American workers have always sought better wages and job security. Years ago they were just "employees at-will," subject to the whims of their employers. They toiled in difficult working conditions and feared the day when their employers might fire them.
Workers eventually turned to unions for job security and improved conditions. Bolstered by the National Labor Relations Act, which prevented discrimination against employees because of union activity, unions became the bargaining agents for millions of workers. By the end of World War II, it looked as if we would become a nation of unionized employees.
But the promises of unionism were never fulfilled. In the name of job security, unions compelled employers to accept inflexible, unproductive work rules. Unions spoke angrily and carried a big "strike" stick.
They drove employers to pay ever-higher wages and contributed to an adversarial management-labor relationship, but they did not assist in improving productivity.
Unions gradually became anachronistic institutions, preaching the same 1930s message while the nature of work and the work force changed. Unions came to be perceived as self-serving institutions tainted by criminal indictments and prosecutions.
Unions also became less relevant as an increasing number of state and federal laws were enacted to protect workers. Various laws now regulate minimum wages, overtime, pension plans, work-place safety, Social Security and the like. Many of those regulations contain provisions making it unlawful for employers to terminate employees who report violations.
While those laws made work safer and more secure, state court decisions have built a new bulwark around individual employees over the last 15 years. Those courts have further limited the "at-will" concept of employment by allowing terminated employees to file suits against their former employers for "wrongful discharge."
Some employees have succeeded in these lawsuits by alleging that employers violated public policy because they fired them for serving on a jury, taking time off to vote, or -- blowing the whistle on a health violation.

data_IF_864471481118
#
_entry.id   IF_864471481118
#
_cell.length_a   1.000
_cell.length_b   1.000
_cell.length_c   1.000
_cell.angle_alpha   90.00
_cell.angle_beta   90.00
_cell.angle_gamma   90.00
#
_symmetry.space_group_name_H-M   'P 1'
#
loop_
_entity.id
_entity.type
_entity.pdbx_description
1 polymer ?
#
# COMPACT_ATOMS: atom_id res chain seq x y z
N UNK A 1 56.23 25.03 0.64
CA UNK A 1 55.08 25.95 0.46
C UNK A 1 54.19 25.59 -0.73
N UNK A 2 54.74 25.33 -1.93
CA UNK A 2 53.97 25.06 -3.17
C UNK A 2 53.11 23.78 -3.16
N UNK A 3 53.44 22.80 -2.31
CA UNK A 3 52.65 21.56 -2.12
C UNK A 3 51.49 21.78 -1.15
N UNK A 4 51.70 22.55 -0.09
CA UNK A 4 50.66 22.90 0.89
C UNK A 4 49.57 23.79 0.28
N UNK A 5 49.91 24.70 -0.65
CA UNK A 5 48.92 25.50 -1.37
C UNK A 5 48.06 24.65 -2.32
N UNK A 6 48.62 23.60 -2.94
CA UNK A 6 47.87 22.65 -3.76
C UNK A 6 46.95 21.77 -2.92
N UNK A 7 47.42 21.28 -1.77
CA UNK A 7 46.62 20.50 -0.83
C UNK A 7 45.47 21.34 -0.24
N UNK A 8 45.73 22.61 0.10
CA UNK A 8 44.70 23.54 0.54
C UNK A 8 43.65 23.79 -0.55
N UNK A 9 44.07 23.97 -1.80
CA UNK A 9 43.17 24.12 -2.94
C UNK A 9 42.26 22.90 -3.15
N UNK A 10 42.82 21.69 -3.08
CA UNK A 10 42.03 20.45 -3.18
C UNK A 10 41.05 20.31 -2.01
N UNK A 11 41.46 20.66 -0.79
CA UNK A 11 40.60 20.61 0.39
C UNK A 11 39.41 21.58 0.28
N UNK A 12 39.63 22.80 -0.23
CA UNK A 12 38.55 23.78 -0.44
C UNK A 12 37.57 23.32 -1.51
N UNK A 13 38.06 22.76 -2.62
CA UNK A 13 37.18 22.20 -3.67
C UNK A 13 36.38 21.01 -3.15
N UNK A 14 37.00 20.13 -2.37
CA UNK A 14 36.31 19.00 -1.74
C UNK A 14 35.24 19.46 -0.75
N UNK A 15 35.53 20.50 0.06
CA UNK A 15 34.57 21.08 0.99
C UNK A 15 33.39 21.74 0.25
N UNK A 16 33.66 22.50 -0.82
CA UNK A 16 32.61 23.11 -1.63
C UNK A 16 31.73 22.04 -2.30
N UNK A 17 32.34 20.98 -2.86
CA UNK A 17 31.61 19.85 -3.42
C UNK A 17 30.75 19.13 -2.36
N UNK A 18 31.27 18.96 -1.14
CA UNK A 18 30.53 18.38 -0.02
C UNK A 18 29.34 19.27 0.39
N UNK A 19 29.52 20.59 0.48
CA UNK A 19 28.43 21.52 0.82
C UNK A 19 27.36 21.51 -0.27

Many courts also have recognized implied contractual theories of wrongful discharge. In such cases employers were found to have made and subsequently broken binding, written or oral "promises" of employment.
Still, wrongful discharge actions, because they are undertaken by individuals, can give only the most limited job security to the masses of working people.
Indeed, neither union bullying, statutes nor state court actions will provide American workers the job security for which we all struggle. Such security will be achieved only after both employers and employees deal successfully with two of the most vital economic issues of our times: international competition and productivity.
We all know that international competition has put American industry on the spot. Our nation is swamped with imports in almost every field of production.
Japan is one of our fiercest competitors, producing top quality products, while paying its employees lower wages than comparable American workers receive. Yet labor relations in Japan are excellent compared with those in America. Japanese workers have a high degree of company loyalty, and Japanese management regards its obligations to them as a top priority.
It is the very need to compete with Japan and other productive, energetic nations that ultimately will force American industry to protect its employees and provide better job security.
American industry will become a competitive leader in the international marketplace only when it builds cooperative partnerships of labor, supervisors and management. Employers who see the "writing on the wall" will realize that they have to treat their employees fairly and work with them to harness their energies to meet the competition.
American managers must re-examine their methods. Management must communicate effectively with employees, encourage suggestions and participation, adequately train supervisors in interpersonal relations and introduce problem-solving mechanisms in which employees have confidence. Under such circumstances, employers would find that their employees are eager to solve problems in the workplace.
The American-managed Nissan plant in Smyrna, Tenn., is an example of a company that has built a working partnership of labor and management. The company trains its workers to do a number of jobs, involves them in decisions and gives them responsibility for the quality of the product at every level. The Nissan employees have shown no interest in unionizing, and labor relations are harmonious.
This cooperative approach may have been born out of necessity, but it will be cooperation, rather than wrongful discharge actions, government regulations or union muscle, that will be the source of employee protections in the future.
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